I think we have all had unpleasant experiences with difficult, problematic employees, or as we’ll refer to them in this blog, DPEs. They come in all different sizes, shapes, backgrounds, levels in the organization and education realities. The only consistent characteristic seems to be their attitude, which causes you and others ongoing trouble. My first experience with a DPE came right out of college when I was responsible for a toxic pesticide manufacturing operation. I followed the union contract rules and continued to council and escalate appropriately until my DPE was one step away from discharge. After normal work hours one day, while I was still in the office, there was a knock on my window. The DPE’s wife asked permission to speak with me and out came a story of how their family really needed him to stay employed. We had a heart to heart discussion as to what the problems were and how we were both boxed into a corner unless she could influence him to improve what was causing the three of us real troubles. The next day he came into the office and laid out what he would do to change his behavior.
I wish all DPE cases were that simple. My next experience was in an integrated metal manufacturing facility where front line supervision had responsibility for several difficult employees. The supervisors followed the contract’s progressive discipline for their DPEs’ poor behaviors. However, at this point, upper management intervened and would not allow implementation of the discipline. From that point on, the whole mill culture changed for the worse and the supervision that stayed had to live with a cancerous culture of uncaring poor performance.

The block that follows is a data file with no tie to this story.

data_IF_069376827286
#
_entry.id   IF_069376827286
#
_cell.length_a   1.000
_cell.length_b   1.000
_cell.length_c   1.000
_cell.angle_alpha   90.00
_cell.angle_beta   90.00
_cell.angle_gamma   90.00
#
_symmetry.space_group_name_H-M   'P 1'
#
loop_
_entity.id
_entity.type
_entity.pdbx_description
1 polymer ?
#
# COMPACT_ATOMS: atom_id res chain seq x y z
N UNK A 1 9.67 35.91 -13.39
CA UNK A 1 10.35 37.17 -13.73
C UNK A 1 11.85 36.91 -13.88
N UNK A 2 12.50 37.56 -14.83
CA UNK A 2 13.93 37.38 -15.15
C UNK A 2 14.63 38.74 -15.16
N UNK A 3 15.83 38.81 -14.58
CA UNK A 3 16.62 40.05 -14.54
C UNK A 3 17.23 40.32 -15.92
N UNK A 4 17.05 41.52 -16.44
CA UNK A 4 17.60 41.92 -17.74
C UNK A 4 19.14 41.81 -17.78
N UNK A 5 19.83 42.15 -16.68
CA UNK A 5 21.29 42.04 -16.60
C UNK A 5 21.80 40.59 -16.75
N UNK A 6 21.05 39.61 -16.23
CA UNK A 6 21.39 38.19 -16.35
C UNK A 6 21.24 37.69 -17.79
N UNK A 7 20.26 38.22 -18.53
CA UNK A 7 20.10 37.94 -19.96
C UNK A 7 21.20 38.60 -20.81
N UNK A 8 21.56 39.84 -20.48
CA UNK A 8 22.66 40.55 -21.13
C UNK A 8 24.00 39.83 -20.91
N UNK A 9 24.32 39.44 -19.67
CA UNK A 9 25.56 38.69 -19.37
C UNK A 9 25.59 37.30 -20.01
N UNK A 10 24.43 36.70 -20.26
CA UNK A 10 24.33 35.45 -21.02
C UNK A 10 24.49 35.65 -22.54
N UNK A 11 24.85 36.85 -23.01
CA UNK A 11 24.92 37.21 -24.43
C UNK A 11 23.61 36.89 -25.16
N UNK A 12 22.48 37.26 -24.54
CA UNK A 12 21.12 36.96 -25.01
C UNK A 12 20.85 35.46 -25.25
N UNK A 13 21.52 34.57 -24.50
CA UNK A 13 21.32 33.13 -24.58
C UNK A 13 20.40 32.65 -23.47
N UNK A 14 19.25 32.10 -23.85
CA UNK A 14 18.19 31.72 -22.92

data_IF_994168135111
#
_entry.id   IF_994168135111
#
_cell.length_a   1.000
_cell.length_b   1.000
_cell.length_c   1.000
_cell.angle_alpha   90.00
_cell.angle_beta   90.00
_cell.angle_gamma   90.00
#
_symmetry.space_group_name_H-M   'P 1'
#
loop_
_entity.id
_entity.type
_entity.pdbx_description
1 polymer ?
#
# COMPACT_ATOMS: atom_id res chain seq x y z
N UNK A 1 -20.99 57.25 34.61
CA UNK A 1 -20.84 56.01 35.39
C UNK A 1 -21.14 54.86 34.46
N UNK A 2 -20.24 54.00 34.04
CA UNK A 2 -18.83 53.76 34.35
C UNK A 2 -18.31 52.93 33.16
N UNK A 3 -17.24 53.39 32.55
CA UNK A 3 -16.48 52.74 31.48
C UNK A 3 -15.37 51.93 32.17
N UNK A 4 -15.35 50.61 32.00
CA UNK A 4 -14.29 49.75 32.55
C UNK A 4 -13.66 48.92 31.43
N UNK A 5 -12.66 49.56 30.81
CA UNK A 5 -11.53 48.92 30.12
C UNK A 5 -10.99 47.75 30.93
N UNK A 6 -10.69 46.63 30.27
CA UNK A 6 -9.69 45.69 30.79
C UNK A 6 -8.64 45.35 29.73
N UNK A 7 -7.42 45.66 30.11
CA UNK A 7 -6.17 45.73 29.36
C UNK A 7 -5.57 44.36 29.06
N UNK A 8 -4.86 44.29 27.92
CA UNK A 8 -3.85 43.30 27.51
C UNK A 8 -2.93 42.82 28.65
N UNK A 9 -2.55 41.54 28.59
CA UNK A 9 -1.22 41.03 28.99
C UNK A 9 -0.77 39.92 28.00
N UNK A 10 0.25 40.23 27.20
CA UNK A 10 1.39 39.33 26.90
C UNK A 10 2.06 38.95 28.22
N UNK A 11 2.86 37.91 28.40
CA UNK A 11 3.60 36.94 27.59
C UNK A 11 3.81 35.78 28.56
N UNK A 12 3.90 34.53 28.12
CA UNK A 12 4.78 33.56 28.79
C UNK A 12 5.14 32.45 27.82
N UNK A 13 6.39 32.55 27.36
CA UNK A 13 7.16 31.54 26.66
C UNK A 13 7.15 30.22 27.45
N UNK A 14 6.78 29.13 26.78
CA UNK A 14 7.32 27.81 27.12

More jobs, more industries and more experience have taught me that:
· I must have upper management on board with what to do with the DPEs, how to manage them, how to correct them and how to discipline them if they do not turn around.
· If I can deliver corrective actions I must then deal face-to-face with the employee and must do this in the presence of union/labor and human resources leadership. The discussion must be factual, must have employee corrective actions and must have management and supervision accountabilities to track the employee executing their own personal DPE correction plan.
With these ideas in place, I have found about a 20% success rate with the DPEs permanently improving their own issues. The other 80%, hourly or salaried, seem to have developed a lifestyle/attitude that they slip back into after about three months of good behavior. Once they do their performance, cancer returns and you must deal with it if your organization is to move forward. This is not an enjoyable aspect of leadership. However, for less than 5% of the workforce it is a necessity. And one way or another when the change occurs a number of your frontline workforce, hourly and salaried, will thank you for being firm, fair and sticking it out with the DPE who was causing them trouble as well.